From one perspective, that’s admirable. From another perspective, though, notice that they’re just fishing kids out of the river. They’re stuck in firefighting mode — you find a problem, you work around it — because if you don’t get to the systemic level of work, your situation never changes. You’re dealing with those same problems the next week. In fact, the researcher found that there was not one instance, in all of her shadowing of nurses, where the nurses engaged in systemic-level problem solving. 
 Joe Sanfelippo is superintendent in Fall Creek, Wis., home to 850 students.

Sanfelippo: So what’s the solution to that? 

Heath: In hospitals and health systems, they figured out that they could start small by giving the nurses an opportunity to escape that trap for a few precious minutes every day. They call it a “safety huddle.” They bring together doctors and nurses and other staffers and everyone reviews safety near-misses from the day prior: patients who almost got the wrong dose of medication, or a procedure that almost went wrong, or recurring problems that they’ve spotted. It might be a quick 20-minute meeting. But that brief escape from firefighting mode often can be enough to start making progress at solving problems rather than merely reacting to them. 

The third solution is to follow the motivation. One of the lessons that surprised me in writing the book was that downstream (reactive) work is an obligation. When the house is on fire, it’s going to be put out. When a tornado spins through a city and destroys property and hurts people, there’s going to be rebuilding effort. We’re obliged to act.

By contrast, upstream work — preventive work — is often chosen. Upstream work is a kind of enlightened volunteer activity, in the sense that it’s probably not in the explicit job description of any of the people who will do the work.

Administrators must honor that spirit. If you’re thinking, “How do I get my people to get out of the trap of firefighting? How do I get them thinking upstream?” then go where their enthusiasm is. Because this is “above and beyond” work. Figure out what they care about. What problem would your faculty kill to solve? If 20 percent of the faculty members would agree to put in an extra hour or two a week to work on some problem, maybe that’s the place to start, with the motivation being the fuel for the work.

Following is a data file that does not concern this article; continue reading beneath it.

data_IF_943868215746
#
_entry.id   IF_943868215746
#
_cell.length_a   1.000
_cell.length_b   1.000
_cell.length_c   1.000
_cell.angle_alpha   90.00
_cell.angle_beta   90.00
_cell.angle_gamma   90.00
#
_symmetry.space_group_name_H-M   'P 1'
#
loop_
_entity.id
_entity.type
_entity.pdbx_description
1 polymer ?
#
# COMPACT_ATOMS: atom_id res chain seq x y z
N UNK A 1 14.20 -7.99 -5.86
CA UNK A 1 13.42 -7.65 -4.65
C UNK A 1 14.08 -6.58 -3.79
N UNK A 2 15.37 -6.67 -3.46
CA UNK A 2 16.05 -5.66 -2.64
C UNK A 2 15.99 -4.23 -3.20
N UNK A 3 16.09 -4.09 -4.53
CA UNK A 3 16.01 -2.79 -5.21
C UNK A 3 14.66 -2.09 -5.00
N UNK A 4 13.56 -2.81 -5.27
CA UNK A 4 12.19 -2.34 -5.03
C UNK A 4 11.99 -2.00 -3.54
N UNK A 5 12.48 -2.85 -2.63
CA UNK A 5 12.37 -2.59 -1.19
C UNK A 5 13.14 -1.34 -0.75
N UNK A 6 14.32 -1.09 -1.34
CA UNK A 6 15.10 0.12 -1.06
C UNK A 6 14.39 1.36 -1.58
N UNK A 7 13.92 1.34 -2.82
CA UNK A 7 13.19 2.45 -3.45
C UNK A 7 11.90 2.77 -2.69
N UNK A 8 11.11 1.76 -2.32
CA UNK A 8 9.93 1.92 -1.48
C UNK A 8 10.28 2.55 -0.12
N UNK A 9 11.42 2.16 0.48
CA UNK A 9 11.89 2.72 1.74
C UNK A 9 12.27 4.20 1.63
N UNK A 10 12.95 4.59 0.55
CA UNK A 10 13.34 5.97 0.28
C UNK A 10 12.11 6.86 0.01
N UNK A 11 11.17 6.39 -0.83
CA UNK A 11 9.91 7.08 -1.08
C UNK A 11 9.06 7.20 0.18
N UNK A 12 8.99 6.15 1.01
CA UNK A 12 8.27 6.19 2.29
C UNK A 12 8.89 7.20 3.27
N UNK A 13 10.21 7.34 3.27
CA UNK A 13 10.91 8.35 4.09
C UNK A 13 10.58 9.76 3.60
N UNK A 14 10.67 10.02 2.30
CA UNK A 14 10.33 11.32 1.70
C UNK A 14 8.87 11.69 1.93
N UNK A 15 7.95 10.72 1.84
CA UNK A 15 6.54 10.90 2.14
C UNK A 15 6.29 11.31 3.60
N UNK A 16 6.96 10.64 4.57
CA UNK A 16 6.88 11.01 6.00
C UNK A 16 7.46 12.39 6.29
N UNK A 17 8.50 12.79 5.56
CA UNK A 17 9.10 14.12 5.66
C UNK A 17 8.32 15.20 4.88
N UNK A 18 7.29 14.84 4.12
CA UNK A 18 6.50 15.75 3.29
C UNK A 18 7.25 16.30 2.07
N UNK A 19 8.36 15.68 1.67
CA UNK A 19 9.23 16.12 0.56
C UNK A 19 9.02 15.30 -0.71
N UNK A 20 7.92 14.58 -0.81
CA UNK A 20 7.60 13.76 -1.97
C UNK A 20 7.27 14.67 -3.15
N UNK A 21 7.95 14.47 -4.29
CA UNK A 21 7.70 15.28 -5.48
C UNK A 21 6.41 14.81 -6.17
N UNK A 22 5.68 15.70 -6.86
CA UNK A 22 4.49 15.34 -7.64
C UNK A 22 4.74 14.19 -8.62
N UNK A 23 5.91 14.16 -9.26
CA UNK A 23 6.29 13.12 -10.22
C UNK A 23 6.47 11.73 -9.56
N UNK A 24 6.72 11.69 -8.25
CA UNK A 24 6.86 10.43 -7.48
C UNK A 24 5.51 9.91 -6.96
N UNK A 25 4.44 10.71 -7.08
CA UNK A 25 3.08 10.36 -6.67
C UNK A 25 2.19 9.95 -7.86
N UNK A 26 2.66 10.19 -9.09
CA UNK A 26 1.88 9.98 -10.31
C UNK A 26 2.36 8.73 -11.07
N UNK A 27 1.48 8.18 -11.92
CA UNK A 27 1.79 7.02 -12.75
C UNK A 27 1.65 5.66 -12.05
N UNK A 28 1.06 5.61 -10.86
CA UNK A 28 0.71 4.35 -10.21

Sanfelippo: It’s interesting that you say that because our faculty did a take on that. We had a lot of sophomores who were falling behind and getting into their junior year having to retake a class or didn’t have as many options for electives because we’re a really small school and don’t offer a ton of electives. 

A group of six faculty members were interested in why this was happening, so they started with the freshman group and figured out what was getting them to a place where they were already falling behind as sophomores and took that on as their mission. What happened was a collaborative effort within the group to work specifically with freshmen on a regular basis. Their conversations ended up being specific about kids and specific about process and making sure that every student had an adult who was there for them in some regard. 

We definitely saw results with that, which was great. But the group owned the whole process and that was, to me, truly important — that they had ownership. It wasn’t, “Joe told me to, so now we have to.”